creativity, flexibility and intelligence. They
    explain that it is the construction of new
    insights and understanding which are significant
    and useful that is at the heart of this method.

24
Criticisms of grounded theory
  • Postmodernists and poststructuralists dispute
    obvious and subtle positivistic premises assumed
    by grounded theorys major proponents and within
    the logic of the method itself
  • Response Creation of constructivist grounded
    theory which stresses emergent, constructivist
    elements such as an interpretive understandings
    of individuals meanings

25
Further sources on Grounded Theory
  • Charmaz, K., (1994) Grounded Theory Objectivist
    and Constructivist Methods in Denzin, N. and
    Lincoln, Y. (ed.) Handbook of Qualitative
    Research, Thousand Oaks, CA Sage.
  • Glaser, B. and Straus, A. L. (1967) The Discovery
    of Grounded Theory Strategies for Qualitative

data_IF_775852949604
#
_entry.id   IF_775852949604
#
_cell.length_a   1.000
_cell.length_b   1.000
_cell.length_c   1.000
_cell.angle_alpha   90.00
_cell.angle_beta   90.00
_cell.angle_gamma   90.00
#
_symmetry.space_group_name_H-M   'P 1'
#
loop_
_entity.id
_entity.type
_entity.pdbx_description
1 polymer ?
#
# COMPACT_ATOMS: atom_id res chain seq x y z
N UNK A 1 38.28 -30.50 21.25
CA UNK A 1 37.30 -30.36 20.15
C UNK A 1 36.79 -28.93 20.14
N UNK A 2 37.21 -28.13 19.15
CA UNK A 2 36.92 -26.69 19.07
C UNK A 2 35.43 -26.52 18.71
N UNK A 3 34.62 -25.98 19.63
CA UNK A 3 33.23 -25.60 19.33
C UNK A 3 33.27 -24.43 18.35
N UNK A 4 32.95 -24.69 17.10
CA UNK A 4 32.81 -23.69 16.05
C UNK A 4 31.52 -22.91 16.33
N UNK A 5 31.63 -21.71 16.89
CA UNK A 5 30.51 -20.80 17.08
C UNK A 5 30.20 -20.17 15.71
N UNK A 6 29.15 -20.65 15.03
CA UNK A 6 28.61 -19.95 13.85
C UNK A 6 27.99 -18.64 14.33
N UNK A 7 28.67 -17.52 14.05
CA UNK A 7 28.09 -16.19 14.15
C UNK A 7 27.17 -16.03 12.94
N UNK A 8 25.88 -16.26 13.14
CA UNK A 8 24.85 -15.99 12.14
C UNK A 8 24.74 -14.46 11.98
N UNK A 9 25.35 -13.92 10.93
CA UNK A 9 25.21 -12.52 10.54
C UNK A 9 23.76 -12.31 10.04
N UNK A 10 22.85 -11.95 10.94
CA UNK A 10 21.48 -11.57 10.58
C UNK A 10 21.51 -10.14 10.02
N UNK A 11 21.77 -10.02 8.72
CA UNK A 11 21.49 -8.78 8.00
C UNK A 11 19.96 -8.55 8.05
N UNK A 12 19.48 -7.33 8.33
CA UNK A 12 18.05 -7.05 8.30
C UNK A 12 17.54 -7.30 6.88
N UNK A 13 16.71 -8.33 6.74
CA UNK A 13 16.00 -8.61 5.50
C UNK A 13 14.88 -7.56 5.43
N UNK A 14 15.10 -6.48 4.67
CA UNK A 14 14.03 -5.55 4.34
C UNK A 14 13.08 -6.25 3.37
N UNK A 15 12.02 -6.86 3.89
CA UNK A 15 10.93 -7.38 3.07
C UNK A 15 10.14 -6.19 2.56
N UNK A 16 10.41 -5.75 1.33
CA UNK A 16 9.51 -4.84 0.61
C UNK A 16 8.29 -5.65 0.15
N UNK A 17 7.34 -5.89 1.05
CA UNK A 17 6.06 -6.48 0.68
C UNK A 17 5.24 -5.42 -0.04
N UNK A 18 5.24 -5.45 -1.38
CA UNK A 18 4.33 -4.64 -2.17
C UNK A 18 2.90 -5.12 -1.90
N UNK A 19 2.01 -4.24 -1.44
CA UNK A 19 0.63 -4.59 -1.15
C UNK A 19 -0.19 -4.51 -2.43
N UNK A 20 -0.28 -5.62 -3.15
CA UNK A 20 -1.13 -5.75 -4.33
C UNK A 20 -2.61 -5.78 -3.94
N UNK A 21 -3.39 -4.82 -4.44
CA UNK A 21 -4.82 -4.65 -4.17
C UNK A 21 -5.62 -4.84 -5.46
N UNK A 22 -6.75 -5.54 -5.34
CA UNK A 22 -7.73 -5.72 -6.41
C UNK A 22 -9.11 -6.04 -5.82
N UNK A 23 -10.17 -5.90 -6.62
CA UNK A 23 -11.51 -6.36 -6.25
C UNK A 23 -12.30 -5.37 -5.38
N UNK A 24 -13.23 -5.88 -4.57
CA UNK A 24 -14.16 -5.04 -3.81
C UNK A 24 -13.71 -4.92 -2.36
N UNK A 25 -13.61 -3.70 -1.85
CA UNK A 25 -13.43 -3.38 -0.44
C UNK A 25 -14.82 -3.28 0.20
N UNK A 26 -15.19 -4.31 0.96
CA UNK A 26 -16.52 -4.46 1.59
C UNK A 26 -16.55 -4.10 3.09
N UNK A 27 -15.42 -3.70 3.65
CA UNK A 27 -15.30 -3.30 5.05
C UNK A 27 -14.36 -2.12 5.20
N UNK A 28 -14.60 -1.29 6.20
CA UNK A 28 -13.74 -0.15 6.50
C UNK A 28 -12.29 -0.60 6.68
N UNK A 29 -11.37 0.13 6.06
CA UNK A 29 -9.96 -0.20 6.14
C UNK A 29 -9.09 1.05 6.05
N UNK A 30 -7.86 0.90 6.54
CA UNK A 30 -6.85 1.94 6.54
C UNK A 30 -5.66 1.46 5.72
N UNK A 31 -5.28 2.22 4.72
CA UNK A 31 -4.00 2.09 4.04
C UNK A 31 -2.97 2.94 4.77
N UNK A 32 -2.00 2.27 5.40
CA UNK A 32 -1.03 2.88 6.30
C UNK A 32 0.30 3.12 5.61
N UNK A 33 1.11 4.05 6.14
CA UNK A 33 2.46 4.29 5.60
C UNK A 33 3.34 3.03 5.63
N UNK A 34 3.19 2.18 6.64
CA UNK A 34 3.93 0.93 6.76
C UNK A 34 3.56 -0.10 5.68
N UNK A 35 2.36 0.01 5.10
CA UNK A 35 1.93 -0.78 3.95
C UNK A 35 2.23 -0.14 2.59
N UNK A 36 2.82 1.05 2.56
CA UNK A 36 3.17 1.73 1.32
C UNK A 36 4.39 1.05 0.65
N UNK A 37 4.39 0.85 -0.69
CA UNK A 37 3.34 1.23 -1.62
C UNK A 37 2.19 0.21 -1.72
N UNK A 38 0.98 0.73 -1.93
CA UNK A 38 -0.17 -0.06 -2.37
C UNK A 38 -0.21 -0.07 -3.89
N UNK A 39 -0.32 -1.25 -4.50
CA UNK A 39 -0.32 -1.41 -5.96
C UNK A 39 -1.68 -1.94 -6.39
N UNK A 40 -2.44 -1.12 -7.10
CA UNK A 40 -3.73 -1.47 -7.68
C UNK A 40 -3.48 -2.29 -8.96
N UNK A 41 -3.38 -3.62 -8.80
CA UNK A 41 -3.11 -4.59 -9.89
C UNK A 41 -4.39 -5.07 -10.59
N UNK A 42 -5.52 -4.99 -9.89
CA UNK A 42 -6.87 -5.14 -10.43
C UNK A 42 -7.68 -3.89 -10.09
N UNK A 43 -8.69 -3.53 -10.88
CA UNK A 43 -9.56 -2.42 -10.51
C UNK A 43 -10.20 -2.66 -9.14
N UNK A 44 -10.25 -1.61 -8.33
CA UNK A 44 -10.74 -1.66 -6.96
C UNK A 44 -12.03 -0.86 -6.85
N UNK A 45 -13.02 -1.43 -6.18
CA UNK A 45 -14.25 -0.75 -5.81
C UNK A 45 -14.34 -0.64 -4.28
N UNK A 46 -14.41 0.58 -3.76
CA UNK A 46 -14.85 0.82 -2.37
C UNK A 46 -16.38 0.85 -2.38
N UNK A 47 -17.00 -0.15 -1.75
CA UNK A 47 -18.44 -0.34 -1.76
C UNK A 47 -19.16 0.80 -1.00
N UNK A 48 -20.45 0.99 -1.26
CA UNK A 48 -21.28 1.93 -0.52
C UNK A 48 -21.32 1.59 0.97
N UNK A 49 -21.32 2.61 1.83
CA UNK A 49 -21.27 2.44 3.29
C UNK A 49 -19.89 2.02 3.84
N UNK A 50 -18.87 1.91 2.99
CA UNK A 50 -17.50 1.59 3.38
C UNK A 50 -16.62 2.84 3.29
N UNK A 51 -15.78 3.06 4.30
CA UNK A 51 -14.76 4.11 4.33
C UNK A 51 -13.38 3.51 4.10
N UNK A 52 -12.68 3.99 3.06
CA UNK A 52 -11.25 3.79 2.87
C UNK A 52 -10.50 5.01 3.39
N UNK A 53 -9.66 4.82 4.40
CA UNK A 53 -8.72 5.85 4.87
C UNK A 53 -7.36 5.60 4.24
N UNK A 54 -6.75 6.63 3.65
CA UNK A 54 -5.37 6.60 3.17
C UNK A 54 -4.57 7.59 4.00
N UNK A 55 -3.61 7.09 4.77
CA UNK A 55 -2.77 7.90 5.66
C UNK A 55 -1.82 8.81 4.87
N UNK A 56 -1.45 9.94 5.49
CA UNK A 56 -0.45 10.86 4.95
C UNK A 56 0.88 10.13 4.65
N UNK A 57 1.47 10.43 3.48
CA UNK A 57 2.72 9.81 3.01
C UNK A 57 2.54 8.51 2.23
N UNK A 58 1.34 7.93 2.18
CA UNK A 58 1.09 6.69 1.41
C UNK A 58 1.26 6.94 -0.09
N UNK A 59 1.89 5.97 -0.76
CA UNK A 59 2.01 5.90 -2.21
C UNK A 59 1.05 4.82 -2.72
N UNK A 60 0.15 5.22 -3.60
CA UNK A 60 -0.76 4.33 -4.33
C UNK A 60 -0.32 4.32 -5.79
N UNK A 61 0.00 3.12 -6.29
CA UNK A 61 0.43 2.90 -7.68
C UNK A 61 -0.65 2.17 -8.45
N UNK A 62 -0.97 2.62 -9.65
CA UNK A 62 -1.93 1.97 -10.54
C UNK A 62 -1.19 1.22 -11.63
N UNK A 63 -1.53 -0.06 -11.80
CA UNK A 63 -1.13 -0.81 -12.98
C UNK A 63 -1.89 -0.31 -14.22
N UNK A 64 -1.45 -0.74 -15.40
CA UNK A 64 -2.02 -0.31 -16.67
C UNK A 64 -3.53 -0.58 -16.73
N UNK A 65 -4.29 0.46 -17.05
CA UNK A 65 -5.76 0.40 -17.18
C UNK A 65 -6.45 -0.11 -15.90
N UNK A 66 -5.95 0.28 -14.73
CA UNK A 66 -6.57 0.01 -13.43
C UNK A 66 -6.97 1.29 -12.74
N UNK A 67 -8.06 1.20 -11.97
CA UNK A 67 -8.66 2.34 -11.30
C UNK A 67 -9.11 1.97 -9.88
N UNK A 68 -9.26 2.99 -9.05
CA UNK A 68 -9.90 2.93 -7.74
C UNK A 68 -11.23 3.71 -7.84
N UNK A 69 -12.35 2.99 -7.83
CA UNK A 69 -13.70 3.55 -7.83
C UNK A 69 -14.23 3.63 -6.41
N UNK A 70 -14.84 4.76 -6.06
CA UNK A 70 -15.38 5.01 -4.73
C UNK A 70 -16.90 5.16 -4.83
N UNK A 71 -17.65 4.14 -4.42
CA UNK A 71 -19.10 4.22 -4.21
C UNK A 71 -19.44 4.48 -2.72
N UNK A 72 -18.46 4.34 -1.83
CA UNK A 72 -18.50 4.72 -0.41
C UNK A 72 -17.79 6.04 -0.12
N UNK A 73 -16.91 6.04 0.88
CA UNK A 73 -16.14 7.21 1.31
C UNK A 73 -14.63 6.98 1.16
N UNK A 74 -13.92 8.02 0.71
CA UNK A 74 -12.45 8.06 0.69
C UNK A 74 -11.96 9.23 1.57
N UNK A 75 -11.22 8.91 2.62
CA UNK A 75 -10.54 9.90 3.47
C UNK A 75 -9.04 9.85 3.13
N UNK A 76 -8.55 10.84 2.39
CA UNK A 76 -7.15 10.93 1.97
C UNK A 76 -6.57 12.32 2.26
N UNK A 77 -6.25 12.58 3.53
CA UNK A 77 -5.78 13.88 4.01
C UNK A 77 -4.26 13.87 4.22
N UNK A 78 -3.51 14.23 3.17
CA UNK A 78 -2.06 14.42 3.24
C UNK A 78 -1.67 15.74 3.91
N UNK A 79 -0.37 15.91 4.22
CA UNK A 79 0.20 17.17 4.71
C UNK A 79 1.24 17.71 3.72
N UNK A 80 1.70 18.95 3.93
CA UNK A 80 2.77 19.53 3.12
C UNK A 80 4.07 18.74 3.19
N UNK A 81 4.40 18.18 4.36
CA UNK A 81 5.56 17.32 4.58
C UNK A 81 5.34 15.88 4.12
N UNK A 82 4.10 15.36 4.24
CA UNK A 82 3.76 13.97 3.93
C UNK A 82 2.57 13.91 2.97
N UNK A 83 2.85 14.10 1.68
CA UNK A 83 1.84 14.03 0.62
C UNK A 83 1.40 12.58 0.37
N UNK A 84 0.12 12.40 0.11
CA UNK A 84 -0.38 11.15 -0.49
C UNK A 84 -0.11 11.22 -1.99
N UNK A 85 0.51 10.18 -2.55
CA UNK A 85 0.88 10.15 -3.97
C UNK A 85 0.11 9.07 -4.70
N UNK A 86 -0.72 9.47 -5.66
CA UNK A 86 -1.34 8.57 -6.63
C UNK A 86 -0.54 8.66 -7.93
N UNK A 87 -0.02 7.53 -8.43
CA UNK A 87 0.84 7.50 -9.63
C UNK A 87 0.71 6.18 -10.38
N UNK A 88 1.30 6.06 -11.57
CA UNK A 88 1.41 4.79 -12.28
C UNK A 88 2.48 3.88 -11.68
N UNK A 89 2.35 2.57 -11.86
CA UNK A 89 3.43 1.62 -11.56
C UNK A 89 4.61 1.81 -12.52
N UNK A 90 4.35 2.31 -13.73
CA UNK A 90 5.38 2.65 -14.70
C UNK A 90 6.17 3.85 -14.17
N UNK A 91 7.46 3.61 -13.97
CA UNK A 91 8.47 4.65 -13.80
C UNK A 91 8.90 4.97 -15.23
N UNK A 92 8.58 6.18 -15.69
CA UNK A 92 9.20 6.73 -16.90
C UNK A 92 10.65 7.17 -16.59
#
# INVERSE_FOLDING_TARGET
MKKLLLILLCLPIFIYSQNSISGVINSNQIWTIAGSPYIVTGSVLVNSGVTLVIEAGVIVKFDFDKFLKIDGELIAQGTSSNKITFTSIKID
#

Research, Chicago Aldine
  • Strauss, A. and Corbin, J. (1998) Basics of
    Qualitative Research Techniques and Procedures
    for Developing Grounded Theory, Thousand Oaks
    Sage Publications.

26
Workshop outline
  • Introducing different approaches to qualitative
    data analysis
  • Grounded Theory
  • Discourse Analysis
  • Computer Aided Qualitative Data Software Analysis
    (CAQDAS).
  • Further sources on CAQDAS
  • Further information on qualitative data analysis

27
Discourse analysis
  • Discourse analysis focuses on language as a
    social practice in its own right and is concerned
    with how individuals use language in specific
    social contexts
  • Enables researcher to gain an understanding of
    how individuals use language to construct
    themselves and the world around them
  • Enables researcher to understand why individuals
    use language to construct themselves and the
    world around them
  • Enables researcher to understand the ideological
    effects of individuals constructions.

28
Discourse analysis
  • Huge variation in types of discourse analysis
  • the only thing that commentators are agreed on
    in this area is that terminological confusions
    abound
  • (Potter and Wetherall 19876)
  • In approaches such as ethnomethodolgy and
    conversation analysis discourse is concerned
    with the more linguistic concerns of the
    structure of talk and the processes used by
    speakers to construct their worlds (Schwandt
    2001).